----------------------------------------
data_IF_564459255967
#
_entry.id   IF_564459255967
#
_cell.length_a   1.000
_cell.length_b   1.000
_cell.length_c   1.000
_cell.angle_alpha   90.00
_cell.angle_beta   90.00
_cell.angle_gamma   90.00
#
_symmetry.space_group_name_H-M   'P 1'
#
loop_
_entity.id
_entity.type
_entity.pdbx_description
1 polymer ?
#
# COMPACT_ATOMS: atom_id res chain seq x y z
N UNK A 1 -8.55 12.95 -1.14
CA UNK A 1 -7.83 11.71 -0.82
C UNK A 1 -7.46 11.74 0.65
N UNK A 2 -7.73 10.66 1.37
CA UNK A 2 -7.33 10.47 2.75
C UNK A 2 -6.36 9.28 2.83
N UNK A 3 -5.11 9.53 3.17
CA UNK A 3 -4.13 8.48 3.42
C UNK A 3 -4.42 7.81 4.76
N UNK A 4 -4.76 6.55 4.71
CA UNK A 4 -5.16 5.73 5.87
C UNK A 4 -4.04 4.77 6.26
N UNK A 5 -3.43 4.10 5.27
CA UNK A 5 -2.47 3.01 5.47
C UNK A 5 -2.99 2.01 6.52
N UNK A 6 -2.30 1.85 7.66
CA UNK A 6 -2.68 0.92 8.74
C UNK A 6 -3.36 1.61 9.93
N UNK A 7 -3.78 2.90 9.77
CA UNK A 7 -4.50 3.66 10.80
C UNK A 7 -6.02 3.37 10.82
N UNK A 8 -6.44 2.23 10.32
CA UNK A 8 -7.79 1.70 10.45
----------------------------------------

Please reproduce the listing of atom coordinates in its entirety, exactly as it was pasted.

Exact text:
data_IF_564459255967
#
_entry.id   IF_564459255967
#
_cell.length_a   1.000
_cell.length_b   1.000
_cell.length_c   1.000
_cell.angle_alpha   90.00
_cell.angle_beta   90.00
_cell.angle_gamma   90.00
#
_symmetry.space_group_name_H-M   'P 1'
#
loop_
_entity.id
_entity.type
_entity.pdbx_description
1 polymer ?
#
# COMPACT_ATOMS: atom_id res chain seq x y z
N UNK A 1 -8.55 12.95 -1.14
CA UNK A 1 -7.83 11.71 -0.82
C UNK A 1 -7.46 11.74 0.65
N UNK A 2 -7.73 10.66 1.37
CA UNK A 2 -7.33 10.47 2.75
C UNK A 2 -6.36 9.28 2.83
N UNK A 3 -5.11 9.53 3.17
CA UNK A 3 -4.13 8.48 3.42
C UNK A 3 -4.42 7.81 4.76
N UNK A 4 -4.76 6.55 4.71
CA UNK A 4 -5.16 5.73 5.87
C UNK A 4 -4.04 4.77 6.26
N UNK A 5 -3.43 4.10 5.27
CA UNK A 5 -2.47 3.01 5.47
C UNK A 5 -2.99 2.01 6.52
N UNK A 6 -2.30 1.85 7.66
CA UNK A 6 -2.68 0.92 8.74
C UNK A 6 -3.36 1.61 9.93
N UNK A 7 -3.78 2.90 9.77
CA UNK A 7 -4.50 3.66 10.80
C UNK A 7 -6.02 3.37 10.82
N UNK A 8 -6.44 2.23 10.32
CA UNK A 8 -7.79 1.70 10.45